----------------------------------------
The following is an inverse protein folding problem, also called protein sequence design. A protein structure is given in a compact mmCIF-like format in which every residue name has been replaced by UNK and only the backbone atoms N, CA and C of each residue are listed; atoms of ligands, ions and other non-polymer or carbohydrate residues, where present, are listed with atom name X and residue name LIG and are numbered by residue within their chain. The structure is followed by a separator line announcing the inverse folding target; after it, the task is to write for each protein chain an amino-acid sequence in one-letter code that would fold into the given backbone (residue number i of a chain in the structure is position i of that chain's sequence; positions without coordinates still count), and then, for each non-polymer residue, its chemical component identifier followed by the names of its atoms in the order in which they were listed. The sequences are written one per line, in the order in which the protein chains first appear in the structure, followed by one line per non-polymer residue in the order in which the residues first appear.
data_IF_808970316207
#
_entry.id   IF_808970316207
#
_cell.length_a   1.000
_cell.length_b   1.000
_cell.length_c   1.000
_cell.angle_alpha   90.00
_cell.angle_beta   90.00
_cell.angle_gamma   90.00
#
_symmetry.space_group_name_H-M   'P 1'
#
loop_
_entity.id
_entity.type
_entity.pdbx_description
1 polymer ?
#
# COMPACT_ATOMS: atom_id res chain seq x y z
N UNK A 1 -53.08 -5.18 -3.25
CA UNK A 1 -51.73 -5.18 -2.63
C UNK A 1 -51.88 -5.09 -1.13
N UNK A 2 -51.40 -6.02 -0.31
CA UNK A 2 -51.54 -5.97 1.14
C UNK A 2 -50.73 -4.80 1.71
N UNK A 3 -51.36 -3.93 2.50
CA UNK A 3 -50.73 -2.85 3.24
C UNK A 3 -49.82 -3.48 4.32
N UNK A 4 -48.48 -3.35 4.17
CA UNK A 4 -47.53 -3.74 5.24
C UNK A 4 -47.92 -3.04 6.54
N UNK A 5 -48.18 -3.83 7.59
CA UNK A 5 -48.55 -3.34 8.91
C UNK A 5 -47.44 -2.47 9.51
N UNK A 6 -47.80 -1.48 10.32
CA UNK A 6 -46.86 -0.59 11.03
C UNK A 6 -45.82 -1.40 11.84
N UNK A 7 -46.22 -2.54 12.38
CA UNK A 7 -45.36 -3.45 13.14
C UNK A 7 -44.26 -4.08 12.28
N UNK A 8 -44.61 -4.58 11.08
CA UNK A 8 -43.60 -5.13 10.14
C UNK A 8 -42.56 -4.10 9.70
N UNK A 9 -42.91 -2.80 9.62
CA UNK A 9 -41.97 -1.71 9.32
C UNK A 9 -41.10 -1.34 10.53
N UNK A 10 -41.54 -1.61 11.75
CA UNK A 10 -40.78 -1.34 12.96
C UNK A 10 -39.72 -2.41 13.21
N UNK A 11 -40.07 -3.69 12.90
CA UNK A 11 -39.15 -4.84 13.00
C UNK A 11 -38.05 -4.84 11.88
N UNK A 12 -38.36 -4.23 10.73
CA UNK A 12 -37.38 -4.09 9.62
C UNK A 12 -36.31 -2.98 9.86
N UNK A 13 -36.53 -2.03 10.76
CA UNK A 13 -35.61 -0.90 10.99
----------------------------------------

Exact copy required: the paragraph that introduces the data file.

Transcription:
The following is an inverse protein folding problem, also called protein sequence design. A protein structure is given in a compact mmCIF-like format in which every residue name has been replaced by UNK and only the backbone atoms N, CA and C of each residue are listed; atoms of ligands, ions and other non-polymer or carbohydrate residues, where present, are listed with atom name X and residue name LIG and are numbered by residue within their chain. The structure is followed by a separator line announcing the inverse folding target; after it, the task is to write for each protein chain an amino-acid sequence in one-letter code that would fold into the given backbone (residue number i of a chain in the structure is position i of that chain's sequence; positions without coordinates still count), and then, for each non-polymer residue, its chemical component identifier followed by the names of its atoms in the order in which they were listed. The sequences are written one per line, in the order in which the protein chains first appear in the structure, followed by one line per non-polymer residue in the order in which the residues first appear.